High teas anywhere in the world are a special occasion to celebrate being with loved ones.

Within a simple, three-layered metal tray frame known as an etagere, lie sweet, savoury and more sweet tempting offerings.

Last month, to celebrate National Bee Day (20 May), a Bee High Tea was tested at Parliament House in Canberra.

We visited the Queen’s Terrace Café one Saturday afternoon after a tour of Parliament House.

The High Tea menu looked inviting and the price of $45 was also attractive. The three-course offering came with lashings of English Breakfast Tea so it was sure to please my tastebuds.

As we settled into our seats near the window of the Queen’s Terrace café, we looked out to the inner courtyard of the Parliament’s terrace. Rays of sunshine highlighted the flight of bees which were circling the Winter flower beds on the terrace.

Various-sized birds were swooping in and out of the Queen’s Terrace architecture to gather the crumbs of recently enjoyed High Teas. The only birds which I recognized though, during our visit to the Queen’s Terrace, were magpies of the black and white variety.

Bee-keeper’s tour

We’d just completed an absorbing tour of the Parliamentary Gardens, bushland and bee area with the volunteer beekeeper and his knowledgeable supervisor.

Along the way, we learnt about the Parliament’s garden walks in planted bush settings as we strolled through the outer landscape of Parliament House.

We also learned about bird life in Canberra. For example, there are many different types of birds known to nest and breed within the Parliamentary Triangle of bushland.

These include Eastern Rosellas, Crimson Rosellas, variegated wrens, Magpie larks known as Pee Wees, Australian Magpies, Currawongs and Kookaburras.

On this tour group, we met representatives from the Australian Bee industry group, as well as from the Swiss embassy and the Swedish embassy. Apparently, each of these embassies in Canberra has a resident beekeeper on site who tends to the bees and hives.


Honey from the diplomatic community and federal parliament in Canberra seems like a market-niche for any honey lover. Thankfully, the Parliamentary Gift Shop has plenty of Australian varieties of honey to try. We noticed several different types of honey from Beechworth, in Victoria, on display.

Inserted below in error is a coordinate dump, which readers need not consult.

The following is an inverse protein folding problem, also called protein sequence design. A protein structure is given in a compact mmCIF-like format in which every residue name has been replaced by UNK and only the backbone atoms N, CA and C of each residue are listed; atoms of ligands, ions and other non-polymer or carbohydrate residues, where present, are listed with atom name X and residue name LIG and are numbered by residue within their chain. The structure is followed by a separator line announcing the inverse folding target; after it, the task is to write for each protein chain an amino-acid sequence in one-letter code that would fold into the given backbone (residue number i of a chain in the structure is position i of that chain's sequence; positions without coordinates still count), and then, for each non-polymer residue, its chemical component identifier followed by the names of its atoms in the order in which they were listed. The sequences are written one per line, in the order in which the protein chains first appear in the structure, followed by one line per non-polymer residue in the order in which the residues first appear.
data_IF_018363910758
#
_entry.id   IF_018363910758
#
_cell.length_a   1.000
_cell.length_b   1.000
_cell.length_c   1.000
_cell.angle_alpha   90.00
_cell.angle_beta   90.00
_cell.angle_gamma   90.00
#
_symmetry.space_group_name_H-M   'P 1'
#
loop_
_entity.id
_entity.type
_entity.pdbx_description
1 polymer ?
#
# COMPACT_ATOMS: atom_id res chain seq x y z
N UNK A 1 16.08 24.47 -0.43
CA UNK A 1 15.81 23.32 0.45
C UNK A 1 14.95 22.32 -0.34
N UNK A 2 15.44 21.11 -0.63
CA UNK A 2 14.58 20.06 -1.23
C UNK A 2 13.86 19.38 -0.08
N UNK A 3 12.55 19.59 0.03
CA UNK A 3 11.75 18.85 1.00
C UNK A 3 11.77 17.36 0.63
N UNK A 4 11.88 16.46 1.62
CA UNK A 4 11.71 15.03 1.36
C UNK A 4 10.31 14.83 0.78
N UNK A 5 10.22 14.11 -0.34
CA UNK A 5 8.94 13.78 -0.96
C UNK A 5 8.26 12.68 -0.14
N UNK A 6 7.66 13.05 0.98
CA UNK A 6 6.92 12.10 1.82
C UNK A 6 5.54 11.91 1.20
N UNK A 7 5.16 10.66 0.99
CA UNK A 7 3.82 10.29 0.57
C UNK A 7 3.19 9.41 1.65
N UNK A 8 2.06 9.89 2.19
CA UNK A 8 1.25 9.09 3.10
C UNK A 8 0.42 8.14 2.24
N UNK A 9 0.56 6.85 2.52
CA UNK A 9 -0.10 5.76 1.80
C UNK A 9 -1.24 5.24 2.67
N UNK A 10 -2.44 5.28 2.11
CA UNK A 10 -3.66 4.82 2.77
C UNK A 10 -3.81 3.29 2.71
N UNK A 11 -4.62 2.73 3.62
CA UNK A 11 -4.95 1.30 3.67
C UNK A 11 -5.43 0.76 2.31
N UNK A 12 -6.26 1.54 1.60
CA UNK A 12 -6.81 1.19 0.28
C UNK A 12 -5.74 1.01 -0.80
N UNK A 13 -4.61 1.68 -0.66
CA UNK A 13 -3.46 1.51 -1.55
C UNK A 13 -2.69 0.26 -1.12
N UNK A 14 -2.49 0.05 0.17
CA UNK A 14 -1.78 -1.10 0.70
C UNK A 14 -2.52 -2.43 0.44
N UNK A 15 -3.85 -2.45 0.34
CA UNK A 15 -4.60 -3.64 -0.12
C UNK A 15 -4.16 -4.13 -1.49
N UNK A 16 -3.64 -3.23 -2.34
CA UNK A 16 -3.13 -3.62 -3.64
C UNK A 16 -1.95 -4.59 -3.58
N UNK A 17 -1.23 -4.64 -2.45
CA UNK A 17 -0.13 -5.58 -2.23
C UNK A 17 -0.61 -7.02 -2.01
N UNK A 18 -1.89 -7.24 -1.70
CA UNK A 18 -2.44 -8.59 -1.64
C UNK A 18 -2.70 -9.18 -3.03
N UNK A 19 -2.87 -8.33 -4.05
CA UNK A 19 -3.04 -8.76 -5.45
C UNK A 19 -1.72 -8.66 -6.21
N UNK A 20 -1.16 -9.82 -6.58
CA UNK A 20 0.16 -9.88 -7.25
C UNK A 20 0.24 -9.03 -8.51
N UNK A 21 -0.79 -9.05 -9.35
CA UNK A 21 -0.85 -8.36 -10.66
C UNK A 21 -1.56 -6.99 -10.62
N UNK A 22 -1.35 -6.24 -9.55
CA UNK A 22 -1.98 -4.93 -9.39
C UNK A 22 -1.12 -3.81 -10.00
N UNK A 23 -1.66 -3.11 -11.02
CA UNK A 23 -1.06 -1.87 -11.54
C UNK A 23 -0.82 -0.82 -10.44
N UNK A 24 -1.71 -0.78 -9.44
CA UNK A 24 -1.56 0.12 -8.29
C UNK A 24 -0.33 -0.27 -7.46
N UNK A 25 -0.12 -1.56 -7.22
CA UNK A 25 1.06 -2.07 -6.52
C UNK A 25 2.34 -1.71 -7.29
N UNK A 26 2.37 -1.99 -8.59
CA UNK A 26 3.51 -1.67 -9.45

As part of the organized bee tour, each patron received a gift tote bag full of bee-products. These gifts included oats and honey handmade soap and three different types of Australian honey. We also received literature on beekeeping practices in the grounds of the Australian Parliament House.

With the one-hour tour of the Parliament Beekeeper’s paradise completed, thoughts of thirst and hunger for honey products definitely came to mind.

Bee High Teas

In the light of Winter’s sunshine, three decadent plates of nourishing food arrived. What a welcome offering! Each plate featured a different type of gourmet sample featuring bee products from the gift shop.

My pot of English Breakfast tea was replenished quickly and it was time to sample the delicious-looking High Teas (see the photo of High Teas menu above).

On the menu to tempt weary bee-keeping tourists were:

Gourmet potato, wattle seed, Stracciatella;
Lamb nigiri, Alto olive, dukkhah;
Tuna crudo, sea kelp togarashi;
Campari tomato & cream cheese, Pico de Gaye;
Chicken, avocado & bacon brioche club;
Mixed friands;
Rosella lamington;
ANZAC cheesecake;*
Citrus marshmallow tart;
Chocolate hazelnut fudge; and
Lemon myrtle crumble choux.

It was a superb High Tea and absolutely scrumptious, thank you. Bon appetite!

* See my blogs on ‘Christmas in July at the Australian Parliament House’ posted July 2021; ‘High Teas with the birds and the bees’ posted June 2021; ‘ANZAC Biscuit baking supports Commonwealth values’ posted April 2021; and ‘French Chocolate Cake for Valentine’s Day’ posted February 2021.

Queen’s Terrace Café: https://www.aph.gov.au/Visit_Parliament/Shop_and_Eat/Queens_Terrace_Cafe
Or email

Text copyright Fiona Rothchilds 2021.
Photograph copyright Fiona Rothchilds 2021.
Uploaded 1 June 2021.